By Peggy Mackenzie
Down in the River City, it is clear upon entering the store-fronted Ronceverte Museum on Edgar Avenue, that this is the place where relics are collected and memories are preserved.
The pragmatic nature of the collection tells the story of what these bits of history might mean. Placed almost arbitrarily on the walls and in glass-paned wooden cabinets, that are historical in their own right, having been recycled from now long gone local businesses, everything has a story, a place, a connection.
Be it an old rusted sign denoting The Corner Cafe – the precursor of Rudy’s Corner Grill – or some stone remains of the demolished Greenbrier High School building, a hand-written ledger in the era of the town’s lumber mill, detailing the minutia of the workers’ hours and wages, or the minutes, taken in 1883, of the town’s first city council meeting. In the front windows sit two apothecary urns, a couple of railway signal lights and the town’s last traffic light. A hat box on the counter displays a sampling of fashionable hats from the 1920s, while, near by, are bustled, lacy gowns from the 1800s.
As the museum’s curator, Ronceverte resident Doug Hylton is a fount of information, spewing out names, places and dates at about a mile a minute. Cast an eye on whatever piques your curiosity, like the three Levi dolls dressed in railroad and cowboy getup or the very bizarre cardboard toe tags taken from persons long dead, and Hylton will quickly unravel their stories. Hylton may simply be a consummate historian. He welcomes every item, no matter how mundane, that finds its way to the museum, building the record of Ronceverte’s history bit by bit.
The Ronceverte Museum is open on Sundays, reads a note on the door, but Hylton’s phone number is listed, indicating his readiness to be on hand any day of the week within five minutes and open up the shop to share the contents within until curiosity is satisfied. That is, unless he’s in Charleston getting his picture taken beside the governor, holding a giant check for yet another worthy grant-funded endeavor.
As grant consultant for several Greenbrier County townships – and the county itself – Hylton has for several years been the go-to resource person to procure federal and state funding for numerous high dollar projects, including revitalizing city streetscapes, upgrading water and sewer works, preserving historic relics, and creating playgrounds, parks and trailways. Hylton says he’s a Type-A person; its what contributes to his boundless energy and what generates the steam to tackle any new project and keep at it to the last detail. His participation has proved vital to many organizations around the county, but Ronceverte, as his hometown, holds a special place for him.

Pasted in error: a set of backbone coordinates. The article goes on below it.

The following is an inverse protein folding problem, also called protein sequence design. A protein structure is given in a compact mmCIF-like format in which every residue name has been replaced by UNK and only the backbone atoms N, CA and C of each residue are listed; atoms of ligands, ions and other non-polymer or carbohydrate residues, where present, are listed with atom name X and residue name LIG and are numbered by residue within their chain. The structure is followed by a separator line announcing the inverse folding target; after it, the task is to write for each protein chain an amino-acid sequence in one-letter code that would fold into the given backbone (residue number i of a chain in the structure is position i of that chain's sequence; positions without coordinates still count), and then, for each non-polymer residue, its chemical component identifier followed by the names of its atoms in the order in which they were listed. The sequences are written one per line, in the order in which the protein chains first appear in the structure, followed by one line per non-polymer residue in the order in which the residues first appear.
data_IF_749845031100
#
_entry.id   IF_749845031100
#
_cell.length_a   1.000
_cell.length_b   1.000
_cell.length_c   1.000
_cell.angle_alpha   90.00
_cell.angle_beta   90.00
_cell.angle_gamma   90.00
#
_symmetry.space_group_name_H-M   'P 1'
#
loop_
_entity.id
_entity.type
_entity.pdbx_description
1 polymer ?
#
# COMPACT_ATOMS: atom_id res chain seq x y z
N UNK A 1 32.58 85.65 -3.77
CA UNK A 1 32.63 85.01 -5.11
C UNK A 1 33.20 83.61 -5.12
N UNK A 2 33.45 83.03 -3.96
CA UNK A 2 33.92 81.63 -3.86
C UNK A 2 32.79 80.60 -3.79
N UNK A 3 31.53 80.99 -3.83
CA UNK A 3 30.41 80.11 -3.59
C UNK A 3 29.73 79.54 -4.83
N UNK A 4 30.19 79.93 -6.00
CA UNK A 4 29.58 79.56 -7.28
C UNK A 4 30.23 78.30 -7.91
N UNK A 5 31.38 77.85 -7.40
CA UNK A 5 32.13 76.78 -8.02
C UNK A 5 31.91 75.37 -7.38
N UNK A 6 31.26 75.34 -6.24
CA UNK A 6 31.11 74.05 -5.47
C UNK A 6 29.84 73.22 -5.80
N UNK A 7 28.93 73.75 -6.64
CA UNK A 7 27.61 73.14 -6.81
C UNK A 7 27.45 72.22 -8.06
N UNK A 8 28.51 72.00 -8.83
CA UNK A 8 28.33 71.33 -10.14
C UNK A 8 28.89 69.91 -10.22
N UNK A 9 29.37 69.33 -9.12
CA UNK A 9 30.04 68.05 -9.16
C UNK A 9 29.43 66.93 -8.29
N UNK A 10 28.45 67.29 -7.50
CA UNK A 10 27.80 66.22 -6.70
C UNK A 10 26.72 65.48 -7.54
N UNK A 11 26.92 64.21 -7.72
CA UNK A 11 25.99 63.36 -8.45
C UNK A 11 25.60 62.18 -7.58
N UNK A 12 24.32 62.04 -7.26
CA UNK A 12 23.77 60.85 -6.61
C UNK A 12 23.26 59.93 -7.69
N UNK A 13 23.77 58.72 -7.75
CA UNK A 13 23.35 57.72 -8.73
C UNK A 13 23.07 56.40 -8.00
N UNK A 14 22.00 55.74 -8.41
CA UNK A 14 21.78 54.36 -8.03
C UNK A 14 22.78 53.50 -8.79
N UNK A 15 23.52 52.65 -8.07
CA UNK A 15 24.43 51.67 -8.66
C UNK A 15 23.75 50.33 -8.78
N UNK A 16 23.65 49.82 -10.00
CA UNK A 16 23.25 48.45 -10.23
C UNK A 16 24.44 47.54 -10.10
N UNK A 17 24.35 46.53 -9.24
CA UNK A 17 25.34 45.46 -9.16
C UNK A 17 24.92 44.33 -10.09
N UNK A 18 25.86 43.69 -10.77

At one time, Ronceverte was a thriving mill town where trains stopped daily in front of the depot depositing thousands of people to the area. Hotels lined Edgar Avenue and a fleet of taxis were on hand to serve the influx of visitors. It was a time of growth and promise.
Over the years, the town of Hylton’s childhood had become mostly blighted storefronts and homes, courtesy of floods, neglect, and a new interstate highway. Hylton and other concerned residents and city council members tried to jump start redevelopment, but it wasn’t happening.
Then, 10 years ago, a group of professors and students from West Virginia University came to town. Skilled in design, public policy, redevelopment, architecture, and community recreation, they created a plan that identified the town’s strengths and weaknesses.
Ronceverte now has a historic commission, is a member of Main Street West Virginia, and formed the Ronceverte Development Corp. Millions of dollars in grant funding later, the town has grown several new businesses, redeveloped ten commercial buildings with 15 retail spaces and ten apartments in the downtown district, and expanded the town’s recreational options with a walking trail and a skate park. These developments were aided with the help of Hylton’s participation and grant funding oversight.
How about a shout out to Doug – “Thank you, Doug!” – and now, go visit the museum.